MOVING PICTURES AND LIVED EXPERIENCE • 123 share of the box offi ce anyway). As Safo explained, “It’s a whole culture, you get into the cinema hall and you dissolve into that culture, you will have to fl ow with the fl ow, and sometimes when people cry you have to cry along, and when the poor girl is being poorly treated, then people will also cry along. You must study the audience” (interview, 18 Nov. 2002). Th ere was general agreement that studying the audience was necessary for success and could even give inspiration for a new movie.6 Th is stance brought about a kind of cinema that, like early Euro-American (Elsaesser 1990; Hansen 1991) and early Indian cinema, “imagined its audience to be present, and was therefore alert to its cultural expectations” (Vasudevan 2000, 11). Movies thereby engaged viewers in an experiential, sensational dynamic that involved, as Safo put it, “a whole culture.” A successful movie, as fi lmmakers would phrase it, was a fi lm “that is talked about in town.” Indeed, movies were not only born out of, but, if successful, also fed back into, stories that circulated in public space. Video fi lmmakers explicitly aimed to achieve this, for instance by designing short slogans that lent themselves to become part of popular discourse and that were repeated over and over again in the movie’s advertising clips on tele- vision and via “fl oats” (when the release of the latest movie was advertised by a loud procession through the city). Th is could be a phrase like, “Th ere is something in the soup” (Th e Other Side of the Rich [GFIC, 1992]); “Mabodam” (Twi, “I am sick”), which became the name of a popular hairstyle (Step Dad [Movie Africa Productions and Hacky Films, 1993]); or “Eshe wobu, Eshe wosisi, eshewo tiatia” (Twi, “Your guilt is in your chest, your guilt is in your waist, and therefore you are growing thin,” Dangerous Game [Aak-Kan Films, 1996]). Th e point here is that video fi lmmakers not only designed fi lms that resonated with their audiences but also sought to make audiences reso- nate with the fi lms by adopting their vocabulary, as also happened with rap and “hiplife” music (see Shipley 2009a, 637; 2013; see also McCall 2002, 85, for a similar account regarding Nollywood as “a forum for public discourse”).7 So who were the audiences addressed by fi lmmakers? From the outset video movies have been a popular phenomenon that speaks mainly, though not exclusively, to urban audiences in the lower and middle classes. Persons with a high level of education and access to satellite television showed little interest in buying Ghanaian fi lms (though they might appreciate Nigerian ones). As William Akuff o put it: “You have to look at what type of audience we are dealing with. Th e elite people don’t attend fi lms. Th ey criticise fi lms. eyTh like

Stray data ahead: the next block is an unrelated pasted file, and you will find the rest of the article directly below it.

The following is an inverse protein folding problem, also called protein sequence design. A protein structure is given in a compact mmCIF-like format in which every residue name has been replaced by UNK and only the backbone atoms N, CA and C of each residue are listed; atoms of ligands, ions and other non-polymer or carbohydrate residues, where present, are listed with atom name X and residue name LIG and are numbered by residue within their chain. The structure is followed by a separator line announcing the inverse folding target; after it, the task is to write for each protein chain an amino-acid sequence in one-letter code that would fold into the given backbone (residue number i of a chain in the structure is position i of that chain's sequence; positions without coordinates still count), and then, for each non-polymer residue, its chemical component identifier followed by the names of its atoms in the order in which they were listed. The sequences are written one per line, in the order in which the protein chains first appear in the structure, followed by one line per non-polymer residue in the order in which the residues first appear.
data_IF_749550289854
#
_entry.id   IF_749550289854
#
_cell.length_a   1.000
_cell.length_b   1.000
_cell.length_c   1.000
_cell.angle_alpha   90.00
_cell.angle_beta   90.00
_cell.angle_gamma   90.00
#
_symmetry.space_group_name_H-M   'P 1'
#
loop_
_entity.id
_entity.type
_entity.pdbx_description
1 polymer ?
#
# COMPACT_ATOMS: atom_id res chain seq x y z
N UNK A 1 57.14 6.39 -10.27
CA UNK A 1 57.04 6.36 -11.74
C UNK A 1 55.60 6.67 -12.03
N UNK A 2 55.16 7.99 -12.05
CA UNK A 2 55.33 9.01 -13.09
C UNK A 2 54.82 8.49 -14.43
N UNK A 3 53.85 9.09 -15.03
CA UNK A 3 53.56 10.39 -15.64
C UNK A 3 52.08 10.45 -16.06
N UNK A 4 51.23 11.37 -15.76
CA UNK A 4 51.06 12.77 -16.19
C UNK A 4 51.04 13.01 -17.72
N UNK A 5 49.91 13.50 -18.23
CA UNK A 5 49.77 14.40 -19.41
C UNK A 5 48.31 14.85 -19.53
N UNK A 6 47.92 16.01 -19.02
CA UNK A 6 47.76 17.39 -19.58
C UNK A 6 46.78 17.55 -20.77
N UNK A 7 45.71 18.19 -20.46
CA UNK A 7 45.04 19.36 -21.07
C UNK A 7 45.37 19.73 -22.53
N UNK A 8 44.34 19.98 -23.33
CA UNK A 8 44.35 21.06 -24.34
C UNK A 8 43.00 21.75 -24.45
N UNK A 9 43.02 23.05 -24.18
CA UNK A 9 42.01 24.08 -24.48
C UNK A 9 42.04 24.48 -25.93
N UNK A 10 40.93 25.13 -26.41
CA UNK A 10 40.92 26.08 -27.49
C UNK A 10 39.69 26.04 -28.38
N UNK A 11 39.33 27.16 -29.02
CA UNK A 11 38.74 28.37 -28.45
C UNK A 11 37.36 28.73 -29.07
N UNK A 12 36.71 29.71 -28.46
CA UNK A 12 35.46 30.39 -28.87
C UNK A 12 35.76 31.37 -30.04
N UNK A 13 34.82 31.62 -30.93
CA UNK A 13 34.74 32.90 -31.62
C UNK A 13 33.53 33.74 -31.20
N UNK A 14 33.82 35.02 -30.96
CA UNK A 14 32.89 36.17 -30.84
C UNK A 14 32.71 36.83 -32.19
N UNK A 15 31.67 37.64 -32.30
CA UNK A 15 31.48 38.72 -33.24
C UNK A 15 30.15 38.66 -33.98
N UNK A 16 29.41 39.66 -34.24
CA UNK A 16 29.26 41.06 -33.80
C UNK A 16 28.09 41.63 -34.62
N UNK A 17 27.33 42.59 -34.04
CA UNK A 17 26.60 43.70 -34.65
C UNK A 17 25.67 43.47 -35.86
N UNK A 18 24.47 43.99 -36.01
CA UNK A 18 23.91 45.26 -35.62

124 • MOVING PICTURES AND LIVED EXPERIENCE the society fi lms. eyTh have M-net. When they come out to see your fi lm, they will like to compare it with what they see. A lot of them cannot see through. It is not the type of fi lm they are used to” (interview, 12 Dec. 1996). Although the situation changed with the rise of glamour movies such as those brought out by Salam Mumuni, the majority of spectators were what was seen as com- mon people. By and large, the video phenomenon was situated mainly in urban areas in southern Ghana, appealing to people in professional groups like small-scale traders, seamstresses, hairdressers, offi ce workers, car mechan- ics, and workers in all kinds of more or less informal jobs. While the number of people who actually bought a movie tape was limited, movie audiences were much larger than the sale of cassettes suggested because viewing usually occurred in a social setting. Also, cassettes circulated in social networks and were bartered. Especially with the increased screening of video movies on television, which was further enhanced by the introduction of the Africa Magic and Africa Magic Plus satellite channels, movies came to be screened in workplaces, such as Floxy’s (see chapter 2), offi ces, roadside stalls, restau- rants, and other public venues. With this massive expansion it became more diffi cult for fi lmmakers, as well as for researchers like myself, to pin down the audiences in distinct categories. Like Pentecostalism, Ghanaian and Nigerian movies achieved a public omnipresence, and virtually everyone had an idea about these products, in a range covering enthusiastic appreciation, sympa- thetic support, relative indiff erence, and fi erce rejection. When asked about their audiences, fi lmmakers oft en diff erentiated among kinds of movie theaters and, by implication, the neighborhoods in which they were located. As I have pointed out, they had little illusion that they could attract the elites. Th ey had in mind diff erent sets or “classes” of people, ranging from educated middle-class viewers who would visit the Ghana Films Th eatre (where it was not permitted to enter with slippers), to quite respectable venues such as the Rex and the Roxy (fi g. 10), to “rough” theaters, such as the Dunia in Nima or the Royal in Labadi, where audiences were notorious for their preference for fi ghting scenes and special eff ects, and further down to the video centers (fi g. 11). Th e higher a movie theater’s class, the quieter and more educated the audience. Still, private fi lmmakers usually sought to make movies that would “crosscut” and reach all these audiences by catering a bit to each of their tastes. Th is resulted in the production of movies that could not easily be assigned to one particular genre. Local dis- tinctions mobilized in advertisement campaigns were romance, action, com- edy, “spirit” or “rituals,” horror, history or old times, love and sex, glamour,